1409 W. Lake St.
979 Randolph Ave.
1414 Nicollet Ave. S.
15320 Wayzata Blvd.
It's a Wednesday, 5:30 in the evening, the desperate hour. You're hungry. Terribly hungry. You have nothing in the refrigerator for dinner. If your great-grandparents had been a little more thoughtful, you might be heading home to a butler who would have this all in hand. But no, all your ancestors ever did was eke out a meager living from the sea. In your time of need, where is your wind-hardened salt cod? It is nowhere.
What to do? You could petition the legislature. You could arrange your car across four lanes of traffic, climb on the hood and weep and rend your garments until somebody finally does something. Or you could get some takeout chicken. Now me, I have been completely obsessed with figuring out who has the best takeout chicken in the Twin Cities. I don't know why. I suspect there's something wrong with me. Quite literally there has been a takeout chicken in my refrigerator every day for the last eight weeks. I have been to nearly every exit on 394 in my quest; I have driven so slowly down Central Avenue that angry teenagers have questioned my age, my sanity, and my ability to understand both simple English and universal hand gestures. Like any quest, my search has led to unforeseen personal revelations.
For one thing, I am ready to chain myself to a rooftop so that I may trumpet this dire news: Chicken can, in fact, be over-brined. Before this, I always thought that brine and chicken were a universally good pairing. Not so. I have experienced no fewer than three chickens that gave the outward appearance of glory, that were cooked on a rotisserie over a wood fire until glistening, but to eat even a few bites was to experience such mouth-puckering saltiness that one finds oneself running for a glass of water every five minutes, and, consequently, later, getting no sleep.
For another thing, a real wood or hardwood charcoal fire is the exact thing that separates good chicken from great chicken. Finally, there are excellent, amazing, wonderful takeout chickens in the Twin Cities, if you only persevere. Here are my top picks:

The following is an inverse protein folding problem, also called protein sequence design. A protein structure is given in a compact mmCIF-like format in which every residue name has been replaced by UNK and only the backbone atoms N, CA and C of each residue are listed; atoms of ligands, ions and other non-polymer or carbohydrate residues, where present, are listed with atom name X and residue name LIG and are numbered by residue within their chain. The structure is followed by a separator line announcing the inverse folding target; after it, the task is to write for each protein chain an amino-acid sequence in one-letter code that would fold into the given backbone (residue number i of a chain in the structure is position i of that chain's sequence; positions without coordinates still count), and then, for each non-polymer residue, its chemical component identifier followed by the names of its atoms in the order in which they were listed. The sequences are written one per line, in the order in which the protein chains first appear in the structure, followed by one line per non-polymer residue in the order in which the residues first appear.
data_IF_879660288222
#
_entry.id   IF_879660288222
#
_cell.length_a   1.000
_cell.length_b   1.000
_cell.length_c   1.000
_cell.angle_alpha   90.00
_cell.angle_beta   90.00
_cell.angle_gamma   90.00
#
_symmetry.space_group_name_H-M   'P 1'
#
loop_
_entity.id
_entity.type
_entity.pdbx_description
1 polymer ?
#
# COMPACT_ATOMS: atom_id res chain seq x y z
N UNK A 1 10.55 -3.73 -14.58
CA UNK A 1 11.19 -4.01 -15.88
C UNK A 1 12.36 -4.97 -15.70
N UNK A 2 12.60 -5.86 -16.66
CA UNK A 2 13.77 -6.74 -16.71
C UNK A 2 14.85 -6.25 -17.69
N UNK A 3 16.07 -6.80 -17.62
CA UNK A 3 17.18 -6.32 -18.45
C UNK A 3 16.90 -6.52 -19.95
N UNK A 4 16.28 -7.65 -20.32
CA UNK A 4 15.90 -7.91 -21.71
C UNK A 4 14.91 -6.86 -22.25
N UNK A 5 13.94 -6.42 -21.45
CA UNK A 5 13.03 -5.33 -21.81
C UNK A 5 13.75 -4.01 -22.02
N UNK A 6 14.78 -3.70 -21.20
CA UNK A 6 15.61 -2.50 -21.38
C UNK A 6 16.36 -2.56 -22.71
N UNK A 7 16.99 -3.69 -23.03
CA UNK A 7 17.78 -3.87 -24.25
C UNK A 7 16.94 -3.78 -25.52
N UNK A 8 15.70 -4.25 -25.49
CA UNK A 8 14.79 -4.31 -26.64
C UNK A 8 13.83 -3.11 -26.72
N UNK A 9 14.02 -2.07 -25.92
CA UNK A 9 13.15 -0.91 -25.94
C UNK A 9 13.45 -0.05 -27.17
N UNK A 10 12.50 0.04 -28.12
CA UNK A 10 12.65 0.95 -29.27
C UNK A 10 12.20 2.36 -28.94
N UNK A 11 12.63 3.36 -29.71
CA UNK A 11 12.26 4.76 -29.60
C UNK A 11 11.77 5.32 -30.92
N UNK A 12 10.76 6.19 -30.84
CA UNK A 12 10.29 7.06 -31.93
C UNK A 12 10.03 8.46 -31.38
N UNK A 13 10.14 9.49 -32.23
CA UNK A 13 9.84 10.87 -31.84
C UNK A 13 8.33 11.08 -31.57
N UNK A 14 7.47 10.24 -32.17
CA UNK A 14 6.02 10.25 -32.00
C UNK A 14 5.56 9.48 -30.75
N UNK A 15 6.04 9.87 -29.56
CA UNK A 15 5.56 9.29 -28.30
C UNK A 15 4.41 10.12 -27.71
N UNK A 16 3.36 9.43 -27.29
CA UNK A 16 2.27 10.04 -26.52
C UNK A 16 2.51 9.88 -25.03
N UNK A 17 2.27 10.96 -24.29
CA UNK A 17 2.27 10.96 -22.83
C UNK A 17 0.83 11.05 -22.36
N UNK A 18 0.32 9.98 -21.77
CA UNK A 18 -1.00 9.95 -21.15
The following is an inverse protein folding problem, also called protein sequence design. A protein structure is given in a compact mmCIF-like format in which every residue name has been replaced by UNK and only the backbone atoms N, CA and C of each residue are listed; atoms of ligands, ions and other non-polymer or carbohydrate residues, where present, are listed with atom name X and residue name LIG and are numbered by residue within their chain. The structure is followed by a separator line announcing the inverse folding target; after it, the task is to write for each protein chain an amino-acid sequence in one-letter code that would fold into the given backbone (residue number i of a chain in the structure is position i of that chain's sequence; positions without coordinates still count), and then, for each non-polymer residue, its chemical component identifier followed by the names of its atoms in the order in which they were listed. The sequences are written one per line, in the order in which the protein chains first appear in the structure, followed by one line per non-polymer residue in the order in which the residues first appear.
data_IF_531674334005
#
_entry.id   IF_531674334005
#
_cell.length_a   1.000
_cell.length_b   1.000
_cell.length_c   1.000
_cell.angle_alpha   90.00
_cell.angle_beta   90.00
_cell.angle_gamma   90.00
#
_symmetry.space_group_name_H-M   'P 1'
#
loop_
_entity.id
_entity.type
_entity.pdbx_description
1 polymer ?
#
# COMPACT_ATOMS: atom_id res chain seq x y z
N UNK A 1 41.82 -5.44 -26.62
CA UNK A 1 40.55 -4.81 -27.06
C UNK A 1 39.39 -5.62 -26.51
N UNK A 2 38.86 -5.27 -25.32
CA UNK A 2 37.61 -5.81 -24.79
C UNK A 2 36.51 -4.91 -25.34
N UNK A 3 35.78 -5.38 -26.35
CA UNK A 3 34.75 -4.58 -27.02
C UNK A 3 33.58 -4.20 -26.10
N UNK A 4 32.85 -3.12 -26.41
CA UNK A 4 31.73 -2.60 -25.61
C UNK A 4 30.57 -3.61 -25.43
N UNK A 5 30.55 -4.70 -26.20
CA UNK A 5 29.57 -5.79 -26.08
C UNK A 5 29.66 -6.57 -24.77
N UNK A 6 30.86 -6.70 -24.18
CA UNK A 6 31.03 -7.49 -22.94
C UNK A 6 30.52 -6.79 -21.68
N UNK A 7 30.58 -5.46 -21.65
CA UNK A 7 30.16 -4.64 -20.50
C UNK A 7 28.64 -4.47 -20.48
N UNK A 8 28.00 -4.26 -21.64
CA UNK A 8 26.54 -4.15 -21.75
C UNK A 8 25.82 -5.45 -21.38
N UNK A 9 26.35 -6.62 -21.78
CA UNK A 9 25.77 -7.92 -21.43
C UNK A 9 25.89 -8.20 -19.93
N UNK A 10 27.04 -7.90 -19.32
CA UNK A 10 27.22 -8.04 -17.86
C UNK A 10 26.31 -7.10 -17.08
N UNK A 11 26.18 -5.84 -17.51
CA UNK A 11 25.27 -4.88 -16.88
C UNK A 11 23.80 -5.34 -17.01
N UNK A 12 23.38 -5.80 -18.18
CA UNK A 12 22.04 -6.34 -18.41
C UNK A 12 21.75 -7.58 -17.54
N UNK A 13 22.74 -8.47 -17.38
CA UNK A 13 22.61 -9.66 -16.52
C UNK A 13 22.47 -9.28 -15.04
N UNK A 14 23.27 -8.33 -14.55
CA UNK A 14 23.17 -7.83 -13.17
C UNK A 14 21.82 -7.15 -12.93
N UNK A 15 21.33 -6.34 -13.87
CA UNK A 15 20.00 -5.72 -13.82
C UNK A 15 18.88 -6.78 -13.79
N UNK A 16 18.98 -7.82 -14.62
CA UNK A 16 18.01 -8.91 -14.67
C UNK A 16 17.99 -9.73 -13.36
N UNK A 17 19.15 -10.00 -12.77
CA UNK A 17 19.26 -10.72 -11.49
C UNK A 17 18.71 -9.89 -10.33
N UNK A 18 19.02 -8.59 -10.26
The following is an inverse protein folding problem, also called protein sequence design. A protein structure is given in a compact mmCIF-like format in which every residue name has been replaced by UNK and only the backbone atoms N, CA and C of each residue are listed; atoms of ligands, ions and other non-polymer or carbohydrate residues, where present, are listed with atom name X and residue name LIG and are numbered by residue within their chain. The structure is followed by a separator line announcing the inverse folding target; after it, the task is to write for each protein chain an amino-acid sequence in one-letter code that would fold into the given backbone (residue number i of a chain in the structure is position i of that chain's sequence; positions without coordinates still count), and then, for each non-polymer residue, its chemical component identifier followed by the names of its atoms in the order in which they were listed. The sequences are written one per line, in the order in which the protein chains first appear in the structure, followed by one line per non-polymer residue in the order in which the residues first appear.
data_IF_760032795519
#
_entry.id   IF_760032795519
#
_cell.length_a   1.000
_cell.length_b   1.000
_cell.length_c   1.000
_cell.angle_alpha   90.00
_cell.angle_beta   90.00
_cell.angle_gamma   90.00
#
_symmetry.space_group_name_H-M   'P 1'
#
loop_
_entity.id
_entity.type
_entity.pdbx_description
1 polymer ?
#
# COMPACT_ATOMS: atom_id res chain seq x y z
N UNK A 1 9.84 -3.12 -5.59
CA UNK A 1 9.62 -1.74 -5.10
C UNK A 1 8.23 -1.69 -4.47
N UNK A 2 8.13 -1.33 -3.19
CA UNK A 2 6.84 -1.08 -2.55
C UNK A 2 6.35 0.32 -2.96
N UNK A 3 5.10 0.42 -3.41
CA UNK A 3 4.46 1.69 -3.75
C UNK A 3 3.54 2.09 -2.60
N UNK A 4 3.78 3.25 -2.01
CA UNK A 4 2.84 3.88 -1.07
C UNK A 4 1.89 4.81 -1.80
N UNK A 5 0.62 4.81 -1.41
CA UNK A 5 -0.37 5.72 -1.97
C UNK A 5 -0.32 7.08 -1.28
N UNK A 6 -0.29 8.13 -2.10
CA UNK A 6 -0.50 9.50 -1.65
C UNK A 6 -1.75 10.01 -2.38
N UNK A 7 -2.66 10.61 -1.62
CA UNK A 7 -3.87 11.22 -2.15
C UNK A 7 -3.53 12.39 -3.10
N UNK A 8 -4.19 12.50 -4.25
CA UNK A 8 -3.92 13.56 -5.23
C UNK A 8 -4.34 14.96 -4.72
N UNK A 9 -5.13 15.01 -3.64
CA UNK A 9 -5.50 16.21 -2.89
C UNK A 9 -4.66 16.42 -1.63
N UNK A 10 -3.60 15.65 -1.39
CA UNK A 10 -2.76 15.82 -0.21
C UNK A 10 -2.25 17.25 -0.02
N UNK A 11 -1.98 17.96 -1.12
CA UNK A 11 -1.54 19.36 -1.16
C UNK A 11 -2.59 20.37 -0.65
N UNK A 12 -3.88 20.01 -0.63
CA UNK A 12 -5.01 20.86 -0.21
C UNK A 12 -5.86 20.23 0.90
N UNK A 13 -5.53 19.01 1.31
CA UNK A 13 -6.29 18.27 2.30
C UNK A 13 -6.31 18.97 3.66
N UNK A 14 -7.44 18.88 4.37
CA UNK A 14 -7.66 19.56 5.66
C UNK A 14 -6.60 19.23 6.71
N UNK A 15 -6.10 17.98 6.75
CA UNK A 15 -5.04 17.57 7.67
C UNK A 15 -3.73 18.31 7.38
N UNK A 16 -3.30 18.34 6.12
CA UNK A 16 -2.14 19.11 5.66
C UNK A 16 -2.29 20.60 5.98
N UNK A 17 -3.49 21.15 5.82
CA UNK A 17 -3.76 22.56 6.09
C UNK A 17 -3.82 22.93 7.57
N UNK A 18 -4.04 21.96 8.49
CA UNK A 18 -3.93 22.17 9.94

Hiding in the heart of Uptown, Rotisseria has some of the best chicken in the state, in any guise. To make them, Saleh Hamshari marinates chickens and roasts them on a rotisserie that circulates above a hardwood charcoal grill. When you order your chicken, it gets taken off the rotisserie, chopped up, and pressed under an iron plate on top of that hardwood charcoal fire. This results in a chicken that is both incredibly moist on the inside and gilded with smoky black char on all the outside, the skin crisped to a bacon-like state of magic. Seriously. It's that rare sort of chicken skin that gets you examining the undersides of chicken pieces with the fear that somewhere a pea-sized fleck of skin might escape uneaten.
Rotisseria serves this bird with a tart, pale-green hot sauce that perfectly picks out the sweetness and char of the chicken. With this hot sauce the chicken gets a distinctly south-of-the-border accent, but if you get it home and find you have a little gremolata, aioli, piquillo pepper sauce, or what have you, you'll find your chicken suddenly made Italian, French, Spanish, or what have you. If you ever burn the main event of your dinner party, Rotisseria's chicken will fill any hole.